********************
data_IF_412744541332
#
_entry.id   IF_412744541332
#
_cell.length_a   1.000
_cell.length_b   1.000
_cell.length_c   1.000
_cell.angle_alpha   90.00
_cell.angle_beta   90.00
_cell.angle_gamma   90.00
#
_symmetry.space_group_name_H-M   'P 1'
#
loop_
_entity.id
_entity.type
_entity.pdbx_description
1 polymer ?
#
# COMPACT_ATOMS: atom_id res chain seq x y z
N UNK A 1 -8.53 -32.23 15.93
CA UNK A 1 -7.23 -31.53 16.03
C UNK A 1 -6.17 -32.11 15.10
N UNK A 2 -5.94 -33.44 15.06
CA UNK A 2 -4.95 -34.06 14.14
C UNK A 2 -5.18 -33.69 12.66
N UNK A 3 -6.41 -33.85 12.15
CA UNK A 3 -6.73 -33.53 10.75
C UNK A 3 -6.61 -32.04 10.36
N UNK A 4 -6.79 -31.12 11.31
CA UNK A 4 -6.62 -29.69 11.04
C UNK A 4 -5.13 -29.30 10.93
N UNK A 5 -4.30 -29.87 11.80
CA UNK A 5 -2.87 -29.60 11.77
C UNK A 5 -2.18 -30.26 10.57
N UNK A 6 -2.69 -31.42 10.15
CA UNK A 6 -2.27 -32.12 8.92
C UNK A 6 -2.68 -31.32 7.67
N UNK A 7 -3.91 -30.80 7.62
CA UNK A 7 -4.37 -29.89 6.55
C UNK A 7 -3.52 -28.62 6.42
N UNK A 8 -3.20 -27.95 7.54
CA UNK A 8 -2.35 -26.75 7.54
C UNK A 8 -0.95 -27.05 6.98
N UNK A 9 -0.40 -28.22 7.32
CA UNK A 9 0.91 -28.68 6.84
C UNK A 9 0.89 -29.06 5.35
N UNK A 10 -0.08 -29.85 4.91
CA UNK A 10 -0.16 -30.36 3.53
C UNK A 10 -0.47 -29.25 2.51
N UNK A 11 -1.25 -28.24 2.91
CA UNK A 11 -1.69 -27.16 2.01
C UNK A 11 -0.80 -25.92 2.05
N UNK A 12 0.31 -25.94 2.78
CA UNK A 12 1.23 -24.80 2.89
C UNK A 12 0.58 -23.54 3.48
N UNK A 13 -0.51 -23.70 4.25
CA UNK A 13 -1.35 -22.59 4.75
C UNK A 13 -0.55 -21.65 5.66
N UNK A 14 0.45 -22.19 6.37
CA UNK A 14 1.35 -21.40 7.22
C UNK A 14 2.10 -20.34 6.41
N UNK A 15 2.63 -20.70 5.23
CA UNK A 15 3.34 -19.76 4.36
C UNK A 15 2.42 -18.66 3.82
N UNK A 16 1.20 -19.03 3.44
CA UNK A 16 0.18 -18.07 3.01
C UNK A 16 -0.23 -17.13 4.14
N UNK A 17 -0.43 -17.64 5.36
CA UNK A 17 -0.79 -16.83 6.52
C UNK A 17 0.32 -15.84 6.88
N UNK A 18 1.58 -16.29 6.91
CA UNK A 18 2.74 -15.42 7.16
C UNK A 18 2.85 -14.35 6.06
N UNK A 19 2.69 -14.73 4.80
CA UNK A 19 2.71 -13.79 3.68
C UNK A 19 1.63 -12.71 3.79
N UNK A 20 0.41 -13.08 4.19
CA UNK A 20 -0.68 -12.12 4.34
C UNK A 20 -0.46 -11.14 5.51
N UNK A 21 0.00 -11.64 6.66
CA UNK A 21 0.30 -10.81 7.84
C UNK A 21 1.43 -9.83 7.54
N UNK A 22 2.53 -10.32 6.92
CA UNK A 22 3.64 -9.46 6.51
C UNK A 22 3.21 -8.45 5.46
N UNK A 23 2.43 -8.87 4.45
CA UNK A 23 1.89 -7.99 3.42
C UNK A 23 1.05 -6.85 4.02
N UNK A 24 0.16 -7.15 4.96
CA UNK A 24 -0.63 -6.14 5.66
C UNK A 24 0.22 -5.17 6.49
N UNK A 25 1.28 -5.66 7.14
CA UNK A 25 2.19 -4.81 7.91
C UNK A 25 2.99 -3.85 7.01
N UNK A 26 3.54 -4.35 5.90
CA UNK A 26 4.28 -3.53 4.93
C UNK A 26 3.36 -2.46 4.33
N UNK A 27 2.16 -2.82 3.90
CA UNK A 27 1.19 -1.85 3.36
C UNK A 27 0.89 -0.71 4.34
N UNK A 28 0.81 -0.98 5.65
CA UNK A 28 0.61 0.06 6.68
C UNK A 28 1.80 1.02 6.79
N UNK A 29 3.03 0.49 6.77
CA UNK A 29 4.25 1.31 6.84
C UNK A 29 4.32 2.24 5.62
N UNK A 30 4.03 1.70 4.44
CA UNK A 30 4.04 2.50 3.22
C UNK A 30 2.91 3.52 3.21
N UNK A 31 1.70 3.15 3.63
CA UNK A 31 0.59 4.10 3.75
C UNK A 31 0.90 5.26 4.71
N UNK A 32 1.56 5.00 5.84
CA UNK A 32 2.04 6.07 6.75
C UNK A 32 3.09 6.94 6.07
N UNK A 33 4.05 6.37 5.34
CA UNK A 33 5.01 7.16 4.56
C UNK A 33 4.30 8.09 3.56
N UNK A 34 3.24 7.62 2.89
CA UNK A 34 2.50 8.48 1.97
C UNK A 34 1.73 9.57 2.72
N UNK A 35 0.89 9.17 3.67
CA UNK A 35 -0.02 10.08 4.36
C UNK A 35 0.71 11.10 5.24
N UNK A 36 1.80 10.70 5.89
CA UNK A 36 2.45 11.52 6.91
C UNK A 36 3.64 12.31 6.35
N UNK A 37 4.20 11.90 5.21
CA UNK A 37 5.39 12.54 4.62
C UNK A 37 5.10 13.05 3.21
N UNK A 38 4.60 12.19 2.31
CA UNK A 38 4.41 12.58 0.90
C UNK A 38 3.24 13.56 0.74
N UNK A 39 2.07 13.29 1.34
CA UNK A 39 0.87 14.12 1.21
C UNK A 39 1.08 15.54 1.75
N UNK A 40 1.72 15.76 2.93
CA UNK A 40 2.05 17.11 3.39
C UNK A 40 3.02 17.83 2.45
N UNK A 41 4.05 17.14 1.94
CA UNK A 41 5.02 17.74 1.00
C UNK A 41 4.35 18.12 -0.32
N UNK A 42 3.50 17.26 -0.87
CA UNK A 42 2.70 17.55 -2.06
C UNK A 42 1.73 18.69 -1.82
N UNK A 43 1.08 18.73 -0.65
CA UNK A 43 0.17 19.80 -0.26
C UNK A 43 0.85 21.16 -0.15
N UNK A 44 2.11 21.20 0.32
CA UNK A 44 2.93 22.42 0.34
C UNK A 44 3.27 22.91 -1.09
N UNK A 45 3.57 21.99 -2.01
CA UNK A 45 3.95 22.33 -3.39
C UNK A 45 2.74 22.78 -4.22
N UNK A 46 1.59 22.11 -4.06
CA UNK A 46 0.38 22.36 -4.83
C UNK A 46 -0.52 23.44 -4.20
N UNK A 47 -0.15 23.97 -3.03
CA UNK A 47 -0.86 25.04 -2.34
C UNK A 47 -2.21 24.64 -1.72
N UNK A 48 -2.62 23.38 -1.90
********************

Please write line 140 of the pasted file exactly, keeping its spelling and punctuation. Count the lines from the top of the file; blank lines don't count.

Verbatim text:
C UNK A 40 3.02 17.83 2.45